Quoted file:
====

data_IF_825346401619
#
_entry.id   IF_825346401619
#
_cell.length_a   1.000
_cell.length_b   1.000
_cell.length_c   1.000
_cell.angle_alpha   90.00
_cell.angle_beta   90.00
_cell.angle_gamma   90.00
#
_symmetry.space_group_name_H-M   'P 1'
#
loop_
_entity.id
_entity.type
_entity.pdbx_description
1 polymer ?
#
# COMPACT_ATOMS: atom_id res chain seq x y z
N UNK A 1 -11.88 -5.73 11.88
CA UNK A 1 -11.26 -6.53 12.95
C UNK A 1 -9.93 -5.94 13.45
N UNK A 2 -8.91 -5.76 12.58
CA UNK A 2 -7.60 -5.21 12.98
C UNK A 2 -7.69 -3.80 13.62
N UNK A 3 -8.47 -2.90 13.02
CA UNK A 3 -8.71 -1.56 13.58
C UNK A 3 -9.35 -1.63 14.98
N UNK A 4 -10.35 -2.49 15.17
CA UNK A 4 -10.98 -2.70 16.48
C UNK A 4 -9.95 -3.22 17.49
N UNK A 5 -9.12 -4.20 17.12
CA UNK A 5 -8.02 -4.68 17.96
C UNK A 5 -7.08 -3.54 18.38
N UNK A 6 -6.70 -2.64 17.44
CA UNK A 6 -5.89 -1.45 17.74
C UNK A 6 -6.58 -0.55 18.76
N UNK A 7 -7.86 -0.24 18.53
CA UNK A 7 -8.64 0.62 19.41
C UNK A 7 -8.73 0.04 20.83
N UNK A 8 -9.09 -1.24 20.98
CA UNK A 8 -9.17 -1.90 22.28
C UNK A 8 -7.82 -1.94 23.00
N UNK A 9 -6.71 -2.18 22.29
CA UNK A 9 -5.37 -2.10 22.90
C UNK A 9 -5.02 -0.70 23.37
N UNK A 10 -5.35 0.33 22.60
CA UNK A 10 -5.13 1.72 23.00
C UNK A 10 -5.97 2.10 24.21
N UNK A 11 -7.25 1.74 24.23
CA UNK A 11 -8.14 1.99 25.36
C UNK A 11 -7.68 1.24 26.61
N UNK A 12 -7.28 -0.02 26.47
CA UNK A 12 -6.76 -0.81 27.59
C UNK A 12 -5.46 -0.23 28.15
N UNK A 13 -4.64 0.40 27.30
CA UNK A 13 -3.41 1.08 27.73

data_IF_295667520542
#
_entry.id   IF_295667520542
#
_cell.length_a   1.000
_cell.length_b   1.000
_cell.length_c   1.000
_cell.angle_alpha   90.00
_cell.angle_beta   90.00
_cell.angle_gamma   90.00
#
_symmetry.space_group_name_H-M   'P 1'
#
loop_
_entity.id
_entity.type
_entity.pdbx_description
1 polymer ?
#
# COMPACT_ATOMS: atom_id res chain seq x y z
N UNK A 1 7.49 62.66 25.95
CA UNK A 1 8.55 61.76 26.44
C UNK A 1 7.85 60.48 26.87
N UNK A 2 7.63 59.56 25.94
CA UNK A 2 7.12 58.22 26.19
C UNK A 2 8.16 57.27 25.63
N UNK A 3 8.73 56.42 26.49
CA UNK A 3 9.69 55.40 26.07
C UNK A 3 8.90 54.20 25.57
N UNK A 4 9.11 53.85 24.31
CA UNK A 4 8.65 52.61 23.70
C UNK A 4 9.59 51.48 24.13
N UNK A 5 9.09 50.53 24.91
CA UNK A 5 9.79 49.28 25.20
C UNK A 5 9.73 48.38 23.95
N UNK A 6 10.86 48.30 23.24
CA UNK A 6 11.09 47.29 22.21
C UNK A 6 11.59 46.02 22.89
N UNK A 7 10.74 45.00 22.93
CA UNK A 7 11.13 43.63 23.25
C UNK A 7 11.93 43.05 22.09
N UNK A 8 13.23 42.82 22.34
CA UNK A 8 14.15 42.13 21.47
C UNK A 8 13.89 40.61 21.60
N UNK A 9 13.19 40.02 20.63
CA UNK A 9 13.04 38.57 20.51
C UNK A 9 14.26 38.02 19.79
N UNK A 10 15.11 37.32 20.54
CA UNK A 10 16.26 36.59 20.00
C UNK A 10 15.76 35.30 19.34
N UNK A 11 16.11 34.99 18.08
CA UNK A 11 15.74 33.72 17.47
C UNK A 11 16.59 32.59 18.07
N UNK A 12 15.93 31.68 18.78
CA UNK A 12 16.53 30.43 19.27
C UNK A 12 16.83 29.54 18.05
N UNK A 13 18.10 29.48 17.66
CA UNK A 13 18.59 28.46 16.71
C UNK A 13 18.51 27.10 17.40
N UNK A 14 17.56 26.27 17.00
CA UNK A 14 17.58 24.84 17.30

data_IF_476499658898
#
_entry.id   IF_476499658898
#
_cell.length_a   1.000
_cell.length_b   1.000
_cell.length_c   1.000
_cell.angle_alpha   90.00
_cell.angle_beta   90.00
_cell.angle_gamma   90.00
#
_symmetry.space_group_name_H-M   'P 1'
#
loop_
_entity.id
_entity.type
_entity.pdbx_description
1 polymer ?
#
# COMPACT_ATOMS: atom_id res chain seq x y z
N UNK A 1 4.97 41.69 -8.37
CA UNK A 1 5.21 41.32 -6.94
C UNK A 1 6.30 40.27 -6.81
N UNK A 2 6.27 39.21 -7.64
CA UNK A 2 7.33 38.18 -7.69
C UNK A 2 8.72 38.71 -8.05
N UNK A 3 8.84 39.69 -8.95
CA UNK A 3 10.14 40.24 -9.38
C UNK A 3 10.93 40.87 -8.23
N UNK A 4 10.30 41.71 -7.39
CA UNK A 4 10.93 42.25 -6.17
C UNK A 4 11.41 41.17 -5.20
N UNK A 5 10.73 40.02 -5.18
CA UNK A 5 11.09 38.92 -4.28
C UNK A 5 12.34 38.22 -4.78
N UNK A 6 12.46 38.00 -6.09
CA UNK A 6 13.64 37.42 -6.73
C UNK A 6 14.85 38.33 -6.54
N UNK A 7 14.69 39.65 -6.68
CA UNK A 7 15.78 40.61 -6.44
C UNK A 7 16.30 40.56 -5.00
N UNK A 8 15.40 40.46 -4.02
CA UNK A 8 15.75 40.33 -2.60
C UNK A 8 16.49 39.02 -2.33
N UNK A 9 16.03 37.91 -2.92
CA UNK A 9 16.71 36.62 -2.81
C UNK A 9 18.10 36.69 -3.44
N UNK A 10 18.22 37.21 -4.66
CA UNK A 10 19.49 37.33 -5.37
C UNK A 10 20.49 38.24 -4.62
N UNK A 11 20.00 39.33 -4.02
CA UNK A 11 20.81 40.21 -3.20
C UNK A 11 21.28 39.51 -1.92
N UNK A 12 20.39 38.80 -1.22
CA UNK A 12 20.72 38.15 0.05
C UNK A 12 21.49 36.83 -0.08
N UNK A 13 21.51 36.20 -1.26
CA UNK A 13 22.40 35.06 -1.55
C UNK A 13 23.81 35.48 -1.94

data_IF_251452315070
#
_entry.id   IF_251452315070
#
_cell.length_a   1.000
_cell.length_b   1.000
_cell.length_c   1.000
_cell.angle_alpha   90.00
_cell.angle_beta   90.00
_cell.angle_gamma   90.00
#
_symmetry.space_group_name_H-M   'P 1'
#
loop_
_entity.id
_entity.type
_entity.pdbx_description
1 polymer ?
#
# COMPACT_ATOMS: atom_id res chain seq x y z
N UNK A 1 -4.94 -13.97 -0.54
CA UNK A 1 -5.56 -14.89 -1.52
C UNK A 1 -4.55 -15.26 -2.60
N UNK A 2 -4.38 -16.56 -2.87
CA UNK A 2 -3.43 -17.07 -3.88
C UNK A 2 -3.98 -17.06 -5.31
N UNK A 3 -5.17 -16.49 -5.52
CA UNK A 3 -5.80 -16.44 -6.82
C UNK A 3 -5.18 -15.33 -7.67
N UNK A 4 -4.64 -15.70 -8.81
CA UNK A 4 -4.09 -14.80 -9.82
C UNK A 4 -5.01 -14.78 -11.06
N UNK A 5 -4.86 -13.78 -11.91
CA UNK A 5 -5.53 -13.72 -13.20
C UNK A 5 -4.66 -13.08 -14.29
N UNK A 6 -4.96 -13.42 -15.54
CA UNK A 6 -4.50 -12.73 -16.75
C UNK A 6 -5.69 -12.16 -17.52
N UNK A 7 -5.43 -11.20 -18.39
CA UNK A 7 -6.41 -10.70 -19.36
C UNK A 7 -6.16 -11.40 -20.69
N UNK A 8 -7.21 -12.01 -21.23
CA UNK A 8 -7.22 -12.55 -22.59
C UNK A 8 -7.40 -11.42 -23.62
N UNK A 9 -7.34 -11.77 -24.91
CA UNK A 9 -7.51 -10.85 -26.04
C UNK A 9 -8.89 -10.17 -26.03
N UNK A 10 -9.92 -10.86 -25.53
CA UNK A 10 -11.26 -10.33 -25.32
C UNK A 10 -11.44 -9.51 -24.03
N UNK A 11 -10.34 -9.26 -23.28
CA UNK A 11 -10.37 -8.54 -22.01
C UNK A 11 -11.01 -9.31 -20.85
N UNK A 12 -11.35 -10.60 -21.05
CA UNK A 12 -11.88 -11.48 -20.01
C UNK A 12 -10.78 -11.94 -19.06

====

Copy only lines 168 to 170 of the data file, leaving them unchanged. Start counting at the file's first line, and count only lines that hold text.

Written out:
CA UNK A 10 19.49 37.33 -5.37
C UNK A 10 20.49 38.24 -4.62
N UNK A 11 20.00 39.33 -4.02